AMD Announces Record High Q3 2020 Profits And $35 Billion Deal To Buy Xilinx

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AMD announced their Q3 2020 quarterly results early due to an all-stock acquisition of the American semiconductor company Xilinx for $35 billion. AMD pulled in $2.8 billion in revenue in Q3 2020, up 58% compared to Q3 2019. Their quarterly earnings were even more impressive. Q3 2020 was AMD's best quarter in history in terms of both revenue and earnings.

written by 윤채경 (Yoon Chae-kyung). published 2020-10-28last edited 2020-10-28

AMD stock price March 2018-October 2020.jpg
AMD stock price from March 2018 to October 2020.

AMD was trading at just $1.83 per share in February 2016. AMD had nothing competitive either the CPU or the GPU markets at the time. That changed with the launch of their Ryzen consumer chips and their Epyc data-center chips. AMD's stock price is currently sitting at at $78.88 with a 43x increase since the 2016 low.

AMD's Q3 2020 results shows that AMD is still gaining momentum thanks to strong consumer demand and to some degree a larger foothold in the lucrative data-center market.

AMD Q3 2020 Financial Results
Q3'2019 Q2'2020 Q3'2020
Revenue $1.8B $1.93B $2.8B
Gross Margin 43% 44% 44%
Operating Income $186M $173M $449M
Net Income $120M $157M $390M
Earnings Per Share $0.11 $0.13 $0.32

AMD's net income Q3 is even more impressive than it's increased revenue. AMD made $390M million Q3 2020, more than three times the Q3 2019 figure. AMD's gross margin did not increase, their increased bottom line comes from increased sales, not increased margins. AMD's CEO Lisa Su released this statement along with their numbers:

"Our business accelerated in the third quarter as strong demand for our PC, gaming and data center products drove record quarterly revenue. We reported our fourth straight quarter with greater than 25 percent year-over-year revenue growth, highlighting our significant customer momentum. We are well positioned to continue delivering best-in-class growth as we further extend our leadership product portfolio with the launches of our next generation Ryzen, Radeon and EPYC processors."

Dr. Lisa Su, president and CEO of AMD

Intel's Q3 numbers, released last week, showed a four perfect drop in year over year revenue and double-digit drops in enterprise-related earnings. AMD appears to have gained at Intel's expense.

AMD's segmented numbers indicate that AMD has gained a bit of a foothold in the laptop and pre-built OEM markets. AMD has so far made most of their revenue in the CPU segment from enthusiasts building their own systems. That seems to be changing.

AMD Q3 2020 Computing and Graphics Segment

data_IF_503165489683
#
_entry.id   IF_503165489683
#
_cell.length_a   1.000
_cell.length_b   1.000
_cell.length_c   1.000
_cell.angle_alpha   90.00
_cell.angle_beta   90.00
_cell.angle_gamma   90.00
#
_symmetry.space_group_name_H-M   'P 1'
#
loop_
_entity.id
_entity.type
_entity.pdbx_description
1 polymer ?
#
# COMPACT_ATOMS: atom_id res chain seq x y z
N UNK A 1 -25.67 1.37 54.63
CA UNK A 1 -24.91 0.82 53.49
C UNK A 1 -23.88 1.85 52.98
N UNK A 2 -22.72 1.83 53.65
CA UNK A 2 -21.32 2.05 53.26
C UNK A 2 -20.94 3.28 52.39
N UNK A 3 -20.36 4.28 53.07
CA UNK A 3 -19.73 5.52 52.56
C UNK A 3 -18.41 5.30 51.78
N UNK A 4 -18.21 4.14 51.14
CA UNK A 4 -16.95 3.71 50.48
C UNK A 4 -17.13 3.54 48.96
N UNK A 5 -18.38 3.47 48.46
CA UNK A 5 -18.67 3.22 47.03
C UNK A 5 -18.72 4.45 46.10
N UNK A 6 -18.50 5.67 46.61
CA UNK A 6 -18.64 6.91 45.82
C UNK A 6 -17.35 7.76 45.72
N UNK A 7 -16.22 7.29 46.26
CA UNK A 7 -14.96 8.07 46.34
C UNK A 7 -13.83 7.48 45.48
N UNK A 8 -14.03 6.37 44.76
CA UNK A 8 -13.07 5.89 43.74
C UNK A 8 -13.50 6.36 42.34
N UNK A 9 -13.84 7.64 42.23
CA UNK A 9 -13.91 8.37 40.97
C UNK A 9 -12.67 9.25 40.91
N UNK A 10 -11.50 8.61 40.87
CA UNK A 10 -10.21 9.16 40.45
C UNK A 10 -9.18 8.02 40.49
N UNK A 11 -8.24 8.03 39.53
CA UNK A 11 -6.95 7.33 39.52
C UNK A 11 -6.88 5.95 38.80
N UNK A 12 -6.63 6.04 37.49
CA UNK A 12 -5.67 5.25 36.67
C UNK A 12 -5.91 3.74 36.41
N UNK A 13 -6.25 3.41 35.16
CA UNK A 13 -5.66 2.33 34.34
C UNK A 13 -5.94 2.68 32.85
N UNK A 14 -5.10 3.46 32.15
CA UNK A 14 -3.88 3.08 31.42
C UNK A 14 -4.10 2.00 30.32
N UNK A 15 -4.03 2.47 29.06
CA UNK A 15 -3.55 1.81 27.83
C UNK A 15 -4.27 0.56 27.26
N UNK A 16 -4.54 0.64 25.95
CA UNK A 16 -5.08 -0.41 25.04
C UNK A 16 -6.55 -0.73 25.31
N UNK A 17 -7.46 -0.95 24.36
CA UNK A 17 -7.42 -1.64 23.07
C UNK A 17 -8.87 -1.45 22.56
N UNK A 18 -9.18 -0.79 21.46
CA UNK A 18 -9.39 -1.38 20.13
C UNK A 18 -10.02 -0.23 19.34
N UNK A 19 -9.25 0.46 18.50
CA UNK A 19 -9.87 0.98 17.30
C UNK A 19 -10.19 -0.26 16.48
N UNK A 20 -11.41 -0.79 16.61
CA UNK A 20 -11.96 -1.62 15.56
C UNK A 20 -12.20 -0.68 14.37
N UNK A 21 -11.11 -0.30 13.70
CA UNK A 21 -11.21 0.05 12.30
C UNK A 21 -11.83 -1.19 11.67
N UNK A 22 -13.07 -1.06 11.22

Q3'2019 Q2'2020 Q3'2020
Revenue $1276M $1367M $1667M
Operating Income $179M $200M $384M

It's interesting that the Computing and Graphics Segment is still a much larger market for AMD compared to their data-center offerings. AMD lists Enterprise, Embedded and Semi-Custom as one segment. This includes chips in semi-custom products like the Xbox and the Playstation.

AMD Q3 2020 Enterprise, Embedded
and Semi-Custom
Q3'2019 Q2'2020 Q3'2020
Revenue $525M $565M $1134M
Operating Income $61M $33M $141M

AMD announced their numbers early because they are buying the American semiconductor company Xilinx for $35 billion in a all-share deal. For reference, AMD's current market cap is just $92.6 billion. Xilinx is a FPGA company with a big presence in data-centers with a product they call Versal Adaptive Compute Acceleration Platform (ACAP). It's a die consisting of a FPGA with distributed memory and hardware-programmable DSP blocks, a multi-core ARM SoC and specialized AI accelerators.

Graphics seems to be the only area where AMD is not growing. They will launch their RX 6000 series graphics cards this week. It seems unlikely that they will beat Nvidia's latest RTX 3000 series graphics cards in the high-end, but they could decide to put mid-range cards with a better price to performance ratio out there.

A strong Advanced Micro Devices is good from a consumer perspective since the x86-64 market is practical duopoly. Intel won't be releasing "new" "high-end" quad-core chips with a 1% performance-increase and multi-threading as a "premium" feature as long as AMD keeps releasing new processors with higher core-counts and more instructions per clock.

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Mnemonic

25 days ago
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Good for AMD (and good for consumers). I wish AMD all the best - loving their Ryzen CPUs, and love the way they're pushing the industry forward. If it wasn't for AMD, we'd probably still be using quad-core Intel chips.
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